There will be an international audience at this Friday’s International Women’s Day Breakfast, officials with the London Abused Women’s Centre (LAWC) say.
The 21st edition of the annual breakfast, the agency’s largest fundraising event, is being held virtually this year for the first time as a result of the coronavirus pandemic. The event is set to run from 8 a.m. to 9 a.m., with tickets on sale until 11:59 p.m. Thursday.
In previous years, the event would see hundreds of people pack into RBC Place London to eat, raise money for LAWC’s services and hear from speakers.
This year’s event will still see fundraising and speakers, but those attending will have to make their own food, and for some, it may be a late breakfast. According to LAWC, a number of tickets have been purchased by people outside of the city, province and even country.
“We are at 680 tickets… There really is no limit because it’s a virtual event, and we have people joining from all over the world. We have people from Ukraine, Sweden, some from Spain, Austria, all across Canada,” Fabienne Haller, fund development co-ordinator with LAWC and organizer of the breakfast, said early Thursday afternoon.
“It didn’t really cross my mind until probably one of the earliest ticket sales way back was from the United Kingdom,” she continued, adding that LAWC then began to reach out to its international partners to let them know the breakfast was taking place.
“We have strong relationships with organizations all across the world, and it just wasn’t feasible in the past for someone from Sweden or someone from Ukraine to attend… Even people we have from Manitoba this year, from British Columbia, Saskatchewan, Nova Scotia… It really opened up a new opportunity.”
Advocates concerned abuse being under-reported
LAWC has set a $50,000 fundraising goal for this year’s breakfast, to go towards supporting abused and exploited women and girls. All money raised goes toward supporting the agency’s front-line services, which have seen a 40 per cent increase in urgent service demand since the pandemic started.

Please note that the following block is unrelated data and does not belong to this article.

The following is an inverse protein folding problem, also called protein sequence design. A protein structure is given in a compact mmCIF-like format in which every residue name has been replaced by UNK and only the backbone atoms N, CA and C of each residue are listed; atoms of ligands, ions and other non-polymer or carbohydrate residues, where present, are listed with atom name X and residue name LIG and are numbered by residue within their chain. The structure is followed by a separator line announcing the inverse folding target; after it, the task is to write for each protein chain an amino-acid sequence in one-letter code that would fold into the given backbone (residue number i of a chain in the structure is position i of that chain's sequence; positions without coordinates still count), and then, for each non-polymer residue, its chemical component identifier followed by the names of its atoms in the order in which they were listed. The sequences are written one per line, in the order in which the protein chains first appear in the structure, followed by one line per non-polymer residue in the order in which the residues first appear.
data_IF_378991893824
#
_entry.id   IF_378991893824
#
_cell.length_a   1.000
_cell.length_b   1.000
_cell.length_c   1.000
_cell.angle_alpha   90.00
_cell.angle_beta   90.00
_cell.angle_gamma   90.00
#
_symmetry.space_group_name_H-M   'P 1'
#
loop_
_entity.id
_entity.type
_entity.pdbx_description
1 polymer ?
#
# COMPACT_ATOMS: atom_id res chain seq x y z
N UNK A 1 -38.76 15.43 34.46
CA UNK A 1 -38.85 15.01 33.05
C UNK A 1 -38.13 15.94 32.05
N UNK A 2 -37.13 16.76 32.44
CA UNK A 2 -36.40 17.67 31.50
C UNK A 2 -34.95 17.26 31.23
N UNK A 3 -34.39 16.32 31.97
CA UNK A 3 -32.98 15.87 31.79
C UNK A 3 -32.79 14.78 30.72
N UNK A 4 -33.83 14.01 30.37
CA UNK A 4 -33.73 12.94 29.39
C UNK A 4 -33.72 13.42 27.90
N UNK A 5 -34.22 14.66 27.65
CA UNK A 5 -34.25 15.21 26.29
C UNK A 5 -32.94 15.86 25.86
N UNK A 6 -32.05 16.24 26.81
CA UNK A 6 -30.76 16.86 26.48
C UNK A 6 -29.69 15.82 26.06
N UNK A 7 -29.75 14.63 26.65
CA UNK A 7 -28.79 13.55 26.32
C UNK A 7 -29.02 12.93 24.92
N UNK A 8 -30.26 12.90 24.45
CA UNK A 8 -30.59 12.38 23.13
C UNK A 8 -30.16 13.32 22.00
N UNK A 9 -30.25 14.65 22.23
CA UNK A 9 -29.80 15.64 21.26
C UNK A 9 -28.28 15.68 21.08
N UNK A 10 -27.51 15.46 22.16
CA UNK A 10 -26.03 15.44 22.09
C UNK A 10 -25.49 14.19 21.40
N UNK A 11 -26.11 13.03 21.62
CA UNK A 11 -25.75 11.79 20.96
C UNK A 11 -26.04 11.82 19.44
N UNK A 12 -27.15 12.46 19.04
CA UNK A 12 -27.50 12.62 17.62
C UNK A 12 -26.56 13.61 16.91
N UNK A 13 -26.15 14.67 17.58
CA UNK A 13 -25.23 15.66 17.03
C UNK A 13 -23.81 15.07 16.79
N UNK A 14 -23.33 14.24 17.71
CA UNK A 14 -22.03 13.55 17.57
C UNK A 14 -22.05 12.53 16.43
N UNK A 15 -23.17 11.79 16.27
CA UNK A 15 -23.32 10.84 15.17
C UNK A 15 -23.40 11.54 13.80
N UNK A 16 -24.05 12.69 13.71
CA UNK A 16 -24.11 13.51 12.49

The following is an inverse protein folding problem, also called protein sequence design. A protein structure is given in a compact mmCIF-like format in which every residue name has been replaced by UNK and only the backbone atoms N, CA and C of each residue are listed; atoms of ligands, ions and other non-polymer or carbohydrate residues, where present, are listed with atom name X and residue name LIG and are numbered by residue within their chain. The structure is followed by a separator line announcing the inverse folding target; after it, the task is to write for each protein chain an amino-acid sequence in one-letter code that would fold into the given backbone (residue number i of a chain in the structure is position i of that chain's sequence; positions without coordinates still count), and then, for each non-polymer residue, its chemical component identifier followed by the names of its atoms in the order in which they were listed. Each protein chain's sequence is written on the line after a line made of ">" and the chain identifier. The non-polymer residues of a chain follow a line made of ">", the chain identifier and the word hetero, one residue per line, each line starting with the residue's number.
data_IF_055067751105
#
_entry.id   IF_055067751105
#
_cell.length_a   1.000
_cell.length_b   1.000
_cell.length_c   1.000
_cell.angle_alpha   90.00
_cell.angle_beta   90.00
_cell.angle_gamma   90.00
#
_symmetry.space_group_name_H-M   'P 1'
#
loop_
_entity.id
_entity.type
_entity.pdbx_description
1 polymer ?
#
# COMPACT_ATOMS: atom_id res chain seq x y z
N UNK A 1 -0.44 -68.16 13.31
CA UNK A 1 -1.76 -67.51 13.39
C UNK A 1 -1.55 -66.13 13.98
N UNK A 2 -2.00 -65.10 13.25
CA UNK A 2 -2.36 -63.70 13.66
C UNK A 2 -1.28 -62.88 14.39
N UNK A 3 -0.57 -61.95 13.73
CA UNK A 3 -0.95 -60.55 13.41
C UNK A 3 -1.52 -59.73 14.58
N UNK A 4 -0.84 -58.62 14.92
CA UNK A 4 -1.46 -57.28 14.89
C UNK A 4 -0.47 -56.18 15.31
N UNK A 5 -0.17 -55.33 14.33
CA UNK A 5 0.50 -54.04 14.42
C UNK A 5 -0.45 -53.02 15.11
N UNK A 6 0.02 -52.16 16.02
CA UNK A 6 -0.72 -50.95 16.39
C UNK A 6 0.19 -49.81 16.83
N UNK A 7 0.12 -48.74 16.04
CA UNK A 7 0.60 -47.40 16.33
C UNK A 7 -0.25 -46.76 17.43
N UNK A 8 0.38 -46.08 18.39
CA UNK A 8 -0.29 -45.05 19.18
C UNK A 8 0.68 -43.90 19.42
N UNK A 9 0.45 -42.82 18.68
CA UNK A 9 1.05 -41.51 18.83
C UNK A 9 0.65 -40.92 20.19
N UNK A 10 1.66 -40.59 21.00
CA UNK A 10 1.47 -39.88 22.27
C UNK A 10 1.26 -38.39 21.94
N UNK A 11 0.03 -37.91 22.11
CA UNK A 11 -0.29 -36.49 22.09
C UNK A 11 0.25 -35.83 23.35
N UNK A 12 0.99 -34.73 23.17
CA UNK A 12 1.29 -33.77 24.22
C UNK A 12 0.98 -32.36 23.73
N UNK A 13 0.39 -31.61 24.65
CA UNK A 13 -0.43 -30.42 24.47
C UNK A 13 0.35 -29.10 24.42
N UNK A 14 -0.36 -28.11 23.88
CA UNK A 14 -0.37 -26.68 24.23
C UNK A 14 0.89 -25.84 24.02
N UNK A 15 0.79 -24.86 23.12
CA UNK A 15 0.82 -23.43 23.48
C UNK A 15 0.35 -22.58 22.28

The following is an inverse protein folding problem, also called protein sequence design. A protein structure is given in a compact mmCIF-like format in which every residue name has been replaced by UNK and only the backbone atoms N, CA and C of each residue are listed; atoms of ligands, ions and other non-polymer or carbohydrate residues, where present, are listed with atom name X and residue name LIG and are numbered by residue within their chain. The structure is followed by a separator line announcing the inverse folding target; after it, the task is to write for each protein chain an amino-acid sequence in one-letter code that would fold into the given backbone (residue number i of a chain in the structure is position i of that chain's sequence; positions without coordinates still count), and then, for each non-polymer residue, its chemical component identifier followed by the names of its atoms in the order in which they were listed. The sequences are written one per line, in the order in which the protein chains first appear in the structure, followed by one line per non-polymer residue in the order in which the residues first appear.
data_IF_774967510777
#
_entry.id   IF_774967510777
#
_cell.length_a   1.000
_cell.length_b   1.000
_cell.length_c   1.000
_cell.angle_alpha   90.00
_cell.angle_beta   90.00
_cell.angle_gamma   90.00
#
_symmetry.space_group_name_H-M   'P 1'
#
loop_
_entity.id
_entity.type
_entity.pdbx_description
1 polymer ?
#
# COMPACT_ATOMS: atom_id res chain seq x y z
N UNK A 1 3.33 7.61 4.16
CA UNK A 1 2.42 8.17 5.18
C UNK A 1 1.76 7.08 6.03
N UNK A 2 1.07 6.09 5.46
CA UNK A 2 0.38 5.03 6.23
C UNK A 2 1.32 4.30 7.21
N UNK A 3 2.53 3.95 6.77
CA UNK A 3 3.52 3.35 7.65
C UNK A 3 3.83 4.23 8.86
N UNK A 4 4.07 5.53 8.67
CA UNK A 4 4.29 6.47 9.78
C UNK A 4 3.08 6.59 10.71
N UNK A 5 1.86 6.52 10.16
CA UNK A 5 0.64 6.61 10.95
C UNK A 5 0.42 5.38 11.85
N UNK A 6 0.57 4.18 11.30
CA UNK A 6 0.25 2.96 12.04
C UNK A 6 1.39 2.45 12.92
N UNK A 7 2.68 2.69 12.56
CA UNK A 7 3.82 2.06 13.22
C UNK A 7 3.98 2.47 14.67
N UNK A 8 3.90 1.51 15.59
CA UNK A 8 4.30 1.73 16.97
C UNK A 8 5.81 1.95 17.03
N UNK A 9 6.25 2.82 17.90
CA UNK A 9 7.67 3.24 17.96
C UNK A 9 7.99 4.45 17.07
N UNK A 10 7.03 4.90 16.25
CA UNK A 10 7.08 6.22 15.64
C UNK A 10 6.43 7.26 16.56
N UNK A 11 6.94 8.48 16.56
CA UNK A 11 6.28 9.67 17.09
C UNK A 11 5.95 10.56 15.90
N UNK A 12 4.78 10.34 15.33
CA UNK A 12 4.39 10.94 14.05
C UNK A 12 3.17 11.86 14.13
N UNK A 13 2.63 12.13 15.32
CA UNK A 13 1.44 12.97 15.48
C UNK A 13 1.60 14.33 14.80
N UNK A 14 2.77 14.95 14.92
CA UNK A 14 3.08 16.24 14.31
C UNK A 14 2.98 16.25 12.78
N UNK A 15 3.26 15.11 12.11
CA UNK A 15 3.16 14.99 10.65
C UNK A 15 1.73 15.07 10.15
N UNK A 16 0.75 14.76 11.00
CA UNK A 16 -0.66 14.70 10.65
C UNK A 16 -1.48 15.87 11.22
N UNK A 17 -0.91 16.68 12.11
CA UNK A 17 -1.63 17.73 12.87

The pandemic has forced abused women to be isolated in their homes where they’re subjected to torture and physical and verbal abuse at the hands of their abusers — abuse that is often being witnessed by their children, agency officials have said.
“We need to be able to attend to those rising requests for help and for service,” Haller said.
“The issue of violence against women, it goes across each demographic, each economic standard, it goes from one country to the other, it is a global issue. Unfortunately, in Canada, in London, we are not spared from this issue.”
This year’s virtual breakfast, in partnership with Kim Mullan Sutton Group Select Realty, will be a “morning show-style event,” LAWC officials say, with a tour of the agency’s offices, a special remote appearance by Olympic champion ice dancer Tessa Virtue, and prizes.
The event will also see an interactive conversation between LAWC executive director Megan Walker and FM96 DJ Andrea Dunn on the topic of “women forcing change” where attendees will be able to get involved and ask questions.
“They’ll be taking us a little bit down history lane,” Haller said.
“Who were the women who really paved the way in the early days and who are the current women? There’s so many of them and we need to acknowledge all that work that is being done.”
— With files from Kelly Wang
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